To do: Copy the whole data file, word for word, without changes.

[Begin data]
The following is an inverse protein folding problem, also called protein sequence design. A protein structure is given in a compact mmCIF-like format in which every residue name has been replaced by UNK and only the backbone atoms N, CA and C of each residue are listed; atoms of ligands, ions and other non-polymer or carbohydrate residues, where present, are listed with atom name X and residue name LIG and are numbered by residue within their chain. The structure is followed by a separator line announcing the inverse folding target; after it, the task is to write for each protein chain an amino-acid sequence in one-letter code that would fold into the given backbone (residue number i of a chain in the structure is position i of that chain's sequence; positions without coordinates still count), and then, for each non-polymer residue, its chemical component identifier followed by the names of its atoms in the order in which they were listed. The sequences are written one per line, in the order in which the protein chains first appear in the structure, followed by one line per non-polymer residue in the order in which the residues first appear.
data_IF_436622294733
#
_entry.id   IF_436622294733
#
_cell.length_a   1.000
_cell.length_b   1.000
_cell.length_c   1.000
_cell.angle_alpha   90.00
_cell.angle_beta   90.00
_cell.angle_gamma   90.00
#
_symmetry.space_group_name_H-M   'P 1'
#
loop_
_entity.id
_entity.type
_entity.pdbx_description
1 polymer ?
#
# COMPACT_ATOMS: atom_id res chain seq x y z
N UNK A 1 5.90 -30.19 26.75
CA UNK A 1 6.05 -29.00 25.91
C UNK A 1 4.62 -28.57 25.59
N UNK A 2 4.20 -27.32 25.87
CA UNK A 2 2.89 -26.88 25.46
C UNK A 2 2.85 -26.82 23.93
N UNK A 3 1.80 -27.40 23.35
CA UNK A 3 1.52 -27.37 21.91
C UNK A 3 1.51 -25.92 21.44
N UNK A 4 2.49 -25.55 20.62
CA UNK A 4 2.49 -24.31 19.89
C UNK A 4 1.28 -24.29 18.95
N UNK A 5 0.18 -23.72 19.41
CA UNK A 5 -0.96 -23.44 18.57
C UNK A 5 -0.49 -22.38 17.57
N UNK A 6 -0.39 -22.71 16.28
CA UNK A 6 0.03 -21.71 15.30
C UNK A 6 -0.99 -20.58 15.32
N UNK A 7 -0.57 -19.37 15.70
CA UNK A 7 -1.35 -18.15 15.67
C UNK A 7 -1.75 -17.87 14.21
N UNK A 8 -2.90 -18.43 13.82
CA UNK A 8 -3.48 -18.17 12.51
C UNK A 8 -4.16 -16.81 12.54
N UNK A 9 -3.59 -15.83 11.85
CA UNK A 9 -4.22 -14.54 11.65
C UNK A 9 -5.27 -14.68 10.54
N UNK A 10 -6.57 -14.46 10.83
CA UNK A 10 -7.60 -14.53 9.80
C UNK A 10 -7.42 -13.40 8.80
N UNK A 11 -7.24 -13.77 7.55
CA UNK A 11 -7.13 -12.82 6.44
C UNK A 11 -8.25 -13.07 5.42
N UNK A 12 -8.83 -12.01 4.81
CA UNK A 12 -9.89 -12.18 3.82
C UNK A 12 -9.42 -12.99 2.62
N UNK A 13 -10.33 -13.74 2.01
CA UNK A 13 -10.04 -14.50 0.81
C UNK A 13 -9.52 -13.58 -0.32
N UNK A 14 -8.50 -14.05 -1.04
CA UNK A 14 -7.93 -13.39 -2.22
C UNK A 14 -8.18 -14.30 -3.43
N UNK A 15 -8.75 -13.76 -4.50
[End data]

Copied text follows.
The following is an inverse protein folding problem, also called protein sequence design. A protein structure is given in a compact mmCIF-like format in which every residue name has been replaced by UNK and only the backbone atoms N, CA and C of each residue are listed; atoms of ligands, ions and other non-polymer or carbohydrate residues, where present, are listed with atom name X and residue name LIG and are numbered by residue within their chain. The structure is followed by a separator line announcing the inverse folding target; after it, the task is to write for each protein chain an amino-acid sequence in one-letter code that would fold into the given backbone (residue number i of a chain in the structure is position i of that chain's sequence; positions without coordinates still count), and then, for each non-polymer residue, its chemical component identifier followed by the names of its atoms in the order in which they were listed. The sequences are written one per line, in the order in which the protein chains first appear in the structure, followed by one line per non-polymer residue in the order in which the residues first appear.
data_IF_436622294733
#
_entry.id   IF_436622294733
#
_cell.length_a   1.000
_cell.length_b   1.000
_cell.length_c   1.000
_cell.angle_alpha   90.00
_cell.angle_beta   90.00
_cell.angle_gamma   90.00
#
_symmetry.space_group_name_H-M   'P 1'
#
loop_
_entity.id
_entity.type
_entity.pdbx_description
1 polymer ?
#
# COMPACT_ATOMS: atom_id res chain seq x y z
N UNK A 1 5.90 -30.19 26.75
CA UNK A 1 6.05 -29.00 25.91
C UNK A 1 4.62 -28.57 25.59
N UNK A 2 4.20 -27.32 25.87
CA UNK A 2 2.89 -26.88 25.46
C UNK A 2 2.85 -26.82 23.93
N UNK A 3 1.80 -27.40 23.35
CA UNK A 3 1.52 -27.37 21.91
C UNK A 3 1.51 -25.92 21.44
N UNK A 4 2.49 -25.55 20.62
CA UNK A 4 2.49 -24.31 19.89
C UNK A 4 1.28 -24.29 18.95
N UNK A 5 0.18 -23.72 19.41
CA UNK A 5 -0.96 -23.44 18.57
C UNK A 5 -0.49 -22.38 17.57
N UNK A 6 -0.39 -22.71 16.28
CA UNK A 6 0.03 -21.71 15.30
C UNK A 6 -0.99 -20.58 15.32
N UNK A 7 -0.57 -19.37 15.70
CA UNK A 7 -1.35 -18.15 15.67
C UNK A 7 -1.75 -17.87 14.21
N UNK A 8 -2.90 -18.43 13.82
CA UNK A 8 -3.48 -18.17 12.51
C UNK A 8 -4.16 -16.81 12.54
N UNK A 9 -3.59 -15.83 11.85
CA UNK A 9 -4.22 -14.54 11.65
C UNK A 9 -5.27 -14.68 10.54
N UNK A 10 -6.57 -14.46 10.83
CA UNK A 10 -7.60 -14.53 9.80
C UNK A 10 -7.42 -13.40 8.80
N UNK A 11 -7.24 -13.77 7.55
CA UNK A 11 -7.13 -12.82 6.44
C UNK A 11 -8.25 -13.07 5.42
N UNK A 12 -8.83 -12.01 4.81
CA UNK A 12 -9.89 -12.18 3.82
C UNK A 12 -9.42 -12.99 2.62
N UNK A 13 -10.33 -13.74 2.01
CA UNK A 13 -10.04 -14.50 0.81
C UNK A 13 -9.52 -13.58 -0.32
N UNK A 14 -8.50 -14.05 -1.04
CA UNK A 14 -7.93 -13.39 -2.22
C UNK A 14 -8.18 -14.30 -3.43
N UNK A 15 -8.75 -13.76 -4.50